Georgia Burke directs NSCLC’s Oakland Office. She joined NSCLC in 2005, where she has worked primarily on issues related to Medicare Part D, issues affecting health coverage for dual eligibles, and health care access for limited-English proficient (LEP) beneficiaries. Georgia spearheads NSCLC’s extensive administrative Medicare advocacy with the Centers for Medicare and Medicaid Services, and has drafted and coordinated joint comments among state and national advocacy organizations that led to significant improvements in agency guidance and consumer communications for dual eligibles and LEP beneficiaries. Georgia also is active in national legislative advocacy around Part D, having worked with Congress to improve beneficiary protections in the Medicare Part D statute. In addition to her national work, Georgia advocates for the unique needs of dual eligibles in California’s Medi-Cal program. She is a member of the Board of Directors of the Legal Aid Association of California. Georgia’s work at NSCLC follows almost 20 years in private practice in Washington, D.C. and Oakland devoted to administrative and legislative advocacy. While in private practice in Oakland, she was a volunteer attorney with the Bar Association of San Francisco’s Volunteer Legal Services Program, handling SSI disability appeals. Georgia’s undergraduate degree is from Manhattanville College; she is a magna cum laude graduate of Georgetown University Law Center, where she was an editor of Law and Policy in International Business.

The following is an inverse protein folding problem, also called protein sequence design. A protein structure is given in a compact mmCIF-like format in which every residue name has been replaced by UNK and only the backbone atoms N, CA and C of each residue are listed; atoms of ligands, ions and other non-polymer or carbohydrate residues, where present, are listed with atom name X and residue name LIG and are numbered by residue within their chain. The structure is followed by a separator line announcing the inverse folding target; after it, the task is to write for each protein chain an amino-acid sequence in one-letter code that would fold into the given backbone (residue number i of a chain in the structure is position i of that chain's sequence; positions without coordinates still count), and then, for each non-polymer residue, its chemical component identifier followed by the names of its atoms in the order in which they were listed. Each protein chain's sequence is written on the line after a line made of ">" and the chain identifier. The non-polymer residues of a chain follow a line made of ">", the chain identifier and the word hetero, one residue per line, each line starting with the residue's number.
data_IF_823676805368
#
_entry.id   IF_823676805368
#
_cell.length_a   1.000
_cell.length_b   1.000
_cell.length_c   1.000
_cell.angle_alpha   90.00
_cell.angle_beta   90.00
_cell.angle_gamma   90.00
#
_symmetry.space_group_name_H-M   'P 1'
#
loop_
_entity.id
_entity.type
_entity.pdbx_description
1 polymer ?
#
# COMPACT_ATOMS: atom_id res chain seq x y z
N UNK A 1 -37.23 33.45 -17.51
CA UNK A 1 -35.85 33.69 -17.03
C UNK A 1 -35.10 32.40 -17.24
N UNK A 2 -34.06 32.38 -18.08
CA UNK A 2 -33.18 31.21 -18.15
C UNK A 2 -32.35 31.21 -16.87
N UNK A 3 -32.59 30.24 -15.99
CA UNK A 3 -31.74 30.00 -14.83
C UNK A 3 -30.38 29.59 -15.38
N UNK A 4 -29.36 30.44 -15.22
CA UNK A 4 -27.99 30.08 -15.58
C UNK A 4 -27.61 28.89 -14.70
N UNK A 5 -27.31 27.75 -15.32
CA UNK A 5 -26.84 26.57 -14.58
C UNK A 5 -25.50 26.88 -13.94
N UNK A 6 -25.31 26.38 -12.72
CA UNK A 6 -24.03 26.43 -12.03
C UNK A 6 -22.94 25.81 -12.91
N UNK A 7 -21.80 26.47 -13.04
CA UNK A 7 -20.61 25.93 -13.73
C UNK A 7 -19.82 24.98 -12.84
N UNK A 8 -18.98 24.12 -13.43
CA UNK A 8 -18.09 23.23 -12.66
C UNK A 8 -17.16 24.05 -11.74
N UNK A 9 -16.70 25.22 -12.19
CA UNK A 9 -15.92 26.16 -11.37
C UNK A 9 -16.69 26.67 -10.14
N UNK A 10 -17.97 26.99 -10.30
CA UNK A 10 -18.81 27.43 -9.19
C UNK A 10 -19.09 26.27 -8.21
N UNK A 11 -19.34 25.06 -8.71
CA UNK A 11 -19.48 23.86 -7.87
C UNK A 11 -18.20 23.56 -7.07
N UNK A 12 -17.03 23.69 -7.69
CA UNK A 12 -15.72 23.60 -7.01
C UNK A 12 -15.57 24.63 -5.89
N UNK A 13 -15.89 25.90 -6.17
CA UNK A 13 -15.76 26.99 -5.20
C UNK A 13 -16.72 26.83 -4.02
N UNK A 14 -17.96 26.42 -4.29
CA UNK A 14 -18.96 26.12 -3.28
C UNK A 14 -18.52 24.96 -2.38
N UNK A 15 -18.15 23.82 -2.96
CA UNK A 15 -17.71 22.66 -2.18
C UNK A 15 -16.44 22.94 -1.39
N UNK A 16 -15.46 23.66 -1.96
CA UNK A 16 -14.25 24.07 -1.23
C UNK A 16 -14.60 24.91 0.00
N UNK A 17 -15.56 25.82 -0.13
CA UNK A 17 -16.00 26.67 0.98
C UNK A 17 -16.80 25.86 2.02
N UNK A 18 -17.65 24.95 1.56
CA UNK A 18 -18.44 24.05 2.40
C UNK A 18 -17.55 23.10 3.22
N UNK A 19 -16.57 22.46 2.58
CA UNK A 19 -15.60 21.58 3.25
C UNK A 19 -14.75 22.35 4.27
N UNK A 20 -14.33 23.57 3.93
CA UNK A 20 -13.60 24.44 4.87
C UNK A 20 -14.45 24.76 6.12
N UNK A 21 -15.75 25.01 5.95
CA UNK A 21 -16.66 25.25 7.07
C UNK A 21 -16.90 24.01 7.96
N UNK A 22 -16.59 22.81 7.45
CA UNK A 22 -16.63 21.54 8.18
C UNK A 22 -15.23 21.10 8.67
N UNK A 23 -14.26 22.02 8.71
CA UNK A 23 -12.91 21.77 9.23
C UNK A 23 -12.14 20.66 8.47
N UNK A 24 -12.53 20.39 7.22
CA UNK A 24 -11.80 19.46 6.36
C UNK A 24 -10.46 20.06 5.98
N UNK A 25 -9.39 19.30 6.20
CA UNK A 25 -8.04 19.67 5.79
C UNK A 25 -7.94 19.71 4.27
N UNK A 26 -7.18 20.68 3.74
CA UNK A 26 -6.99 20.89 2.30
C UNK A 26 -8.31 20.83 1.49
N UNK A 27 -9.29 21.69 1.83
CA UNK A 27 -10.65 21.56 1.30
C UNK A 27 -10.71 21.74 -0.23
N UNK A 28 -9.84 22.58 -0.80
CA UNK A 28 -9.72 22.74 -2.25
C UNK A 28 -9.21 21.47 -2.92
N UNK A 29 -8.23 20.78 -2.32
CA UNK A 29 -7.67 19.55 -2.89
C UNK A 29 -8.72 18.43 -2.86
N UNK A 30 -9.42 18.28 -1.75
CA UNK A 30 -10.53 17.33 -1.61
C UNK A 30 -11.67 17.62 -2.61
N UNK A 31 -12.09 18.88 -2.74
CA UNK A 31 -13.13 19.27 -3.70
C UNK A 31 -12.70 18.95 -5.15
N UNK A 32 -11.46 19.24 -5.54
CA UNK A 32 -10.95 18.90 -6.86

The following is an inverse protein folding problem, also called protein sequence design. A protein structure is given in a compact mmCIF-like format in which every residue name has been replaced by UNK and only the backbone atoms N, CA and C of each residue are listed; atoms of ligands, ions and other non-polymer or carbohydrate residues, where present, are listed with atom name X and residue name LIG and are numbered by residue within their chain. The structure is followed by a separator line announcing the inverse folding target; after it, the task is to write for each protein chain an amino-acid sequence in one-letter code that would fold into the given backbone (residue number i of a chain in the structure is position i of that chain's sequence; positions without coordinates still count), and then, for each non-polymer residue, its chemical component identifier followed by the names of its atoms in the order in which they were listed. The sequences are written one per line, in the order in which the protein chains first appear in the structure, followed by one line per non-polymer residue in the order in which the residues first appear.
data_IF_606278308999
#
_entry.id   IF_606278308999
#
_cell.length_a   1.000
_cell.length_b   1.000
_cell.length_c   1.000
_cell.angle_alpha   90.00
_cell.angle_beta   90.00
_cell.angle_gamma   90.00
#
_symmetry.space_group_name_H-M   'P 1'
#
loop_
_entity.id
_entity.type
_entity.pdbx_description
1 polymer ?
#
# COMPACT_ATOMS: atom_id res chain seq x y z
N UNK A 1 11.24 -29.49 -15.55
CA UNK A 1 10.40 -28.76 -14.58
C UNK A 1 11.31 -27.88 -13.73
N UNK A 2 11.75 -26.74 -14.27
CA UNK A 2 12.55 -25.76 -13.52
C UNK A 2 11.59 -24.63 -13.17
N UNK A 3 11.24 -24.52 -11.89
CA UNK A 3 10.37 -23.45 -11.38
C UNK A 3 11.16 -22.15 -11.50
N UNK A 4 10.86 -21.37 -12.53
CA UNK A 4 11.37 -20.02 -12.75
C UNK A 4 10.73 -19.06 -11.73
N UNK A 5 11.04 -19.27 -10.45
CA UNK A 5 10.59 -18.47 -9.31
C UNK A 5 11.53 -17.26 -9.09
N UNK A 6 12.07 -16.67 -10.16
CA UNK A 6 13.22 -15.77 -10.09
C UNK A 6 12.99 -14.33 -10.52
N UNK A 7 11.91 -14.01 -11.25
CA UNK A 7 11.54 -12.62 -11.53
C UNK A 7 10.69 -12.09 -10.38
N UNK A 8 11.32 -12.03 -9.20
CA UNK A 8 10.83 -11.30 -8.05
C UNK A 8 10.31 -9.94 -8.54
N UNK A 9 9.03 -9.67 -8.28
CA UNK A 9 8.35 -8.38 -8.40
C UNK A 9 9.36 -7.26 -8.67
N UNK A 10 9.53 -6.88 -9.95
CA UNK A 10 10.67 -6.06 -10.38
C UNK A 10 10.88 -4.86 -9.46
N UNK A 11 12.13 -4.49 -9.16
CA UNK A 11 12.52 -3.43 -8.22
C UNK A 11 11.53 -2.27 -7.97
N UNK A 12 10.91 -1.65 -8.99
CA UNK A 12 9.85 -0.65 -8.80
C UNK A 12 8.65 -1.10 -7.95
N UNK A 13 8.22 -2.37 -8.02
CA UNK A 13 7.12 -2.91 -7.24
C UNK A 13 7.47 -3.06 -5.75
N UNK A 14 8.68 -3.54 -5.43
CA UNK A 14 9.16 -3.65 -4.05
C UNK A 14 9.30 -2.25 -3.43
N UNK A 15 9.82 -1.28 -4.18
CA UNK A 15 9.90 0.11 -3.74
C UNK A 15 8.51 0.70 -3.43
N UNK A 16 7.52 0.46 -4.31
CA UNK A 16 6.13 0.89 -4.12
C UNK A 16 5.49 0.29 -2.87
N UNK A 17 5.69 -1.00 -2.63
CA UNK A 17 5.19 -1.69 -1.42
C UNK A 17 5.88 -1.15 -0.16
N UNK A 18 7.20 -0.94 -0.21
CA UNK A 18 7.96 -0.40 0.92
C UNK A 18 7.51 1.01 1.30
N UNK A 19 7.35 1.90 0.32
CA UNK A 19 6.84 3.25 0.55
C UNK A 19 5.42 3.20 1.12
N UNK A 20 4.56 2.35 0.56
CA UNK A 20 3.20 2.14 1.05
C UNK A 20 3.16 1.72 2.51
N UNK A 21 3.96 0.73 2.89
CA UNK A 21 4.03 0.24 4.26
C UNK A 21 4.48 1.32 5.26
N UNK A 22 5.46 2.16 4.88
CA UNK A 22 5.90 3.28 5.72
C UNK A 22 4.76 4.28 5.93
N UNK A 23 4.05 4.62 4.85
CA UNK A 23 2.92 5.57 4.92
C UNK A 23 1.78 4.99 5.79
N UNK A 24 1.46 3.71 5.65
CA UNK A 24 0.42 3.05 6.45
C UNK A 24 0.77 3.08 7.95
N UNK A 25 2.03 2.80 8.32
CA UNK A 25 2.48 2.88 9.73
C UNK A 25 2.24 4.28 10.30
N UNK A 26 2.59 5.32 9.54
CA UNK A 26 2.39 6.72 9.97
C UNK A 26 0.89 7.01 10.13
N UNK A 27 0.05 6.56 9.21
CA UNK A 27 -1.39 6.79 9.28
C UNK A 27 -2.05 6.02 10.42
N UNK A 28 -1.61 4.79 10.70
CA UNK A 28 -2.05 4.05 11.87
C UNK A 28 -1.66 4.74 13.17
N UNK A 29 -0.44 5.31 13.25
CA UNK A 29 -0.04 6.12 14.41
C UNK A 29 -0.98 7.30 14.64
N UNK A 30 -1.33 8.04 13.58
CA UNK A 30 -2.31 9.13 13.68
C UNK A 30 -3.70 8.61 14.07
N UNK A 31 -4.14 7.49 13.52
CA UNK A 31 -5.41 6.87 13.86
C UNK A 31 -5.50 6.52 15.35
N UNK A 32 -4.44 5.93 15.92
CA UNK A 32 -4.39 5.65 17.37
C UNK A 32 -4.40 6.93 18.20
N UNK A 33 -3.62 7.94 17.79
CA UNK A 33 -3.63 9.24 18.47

In The News
NSCLC Executive Director Kevin Prindiville calls on Congress in his latest Huffington Post blog to act to update the Supplemental Security Income (SSI) program to help low-income seniors like Dollie.
NSCLC Directing Attorney Eric Carlson is quoted in a Nov. 19, 2014 article in Governing concerning Medicaid reimbursement for care outside nursing homes.
Dollie, 73, lives solely on income from Supplemental Social Security for all of her living expenses. But the program needs an update. Watch Dollie’s story and then help NSCLC restore this important poverty program.
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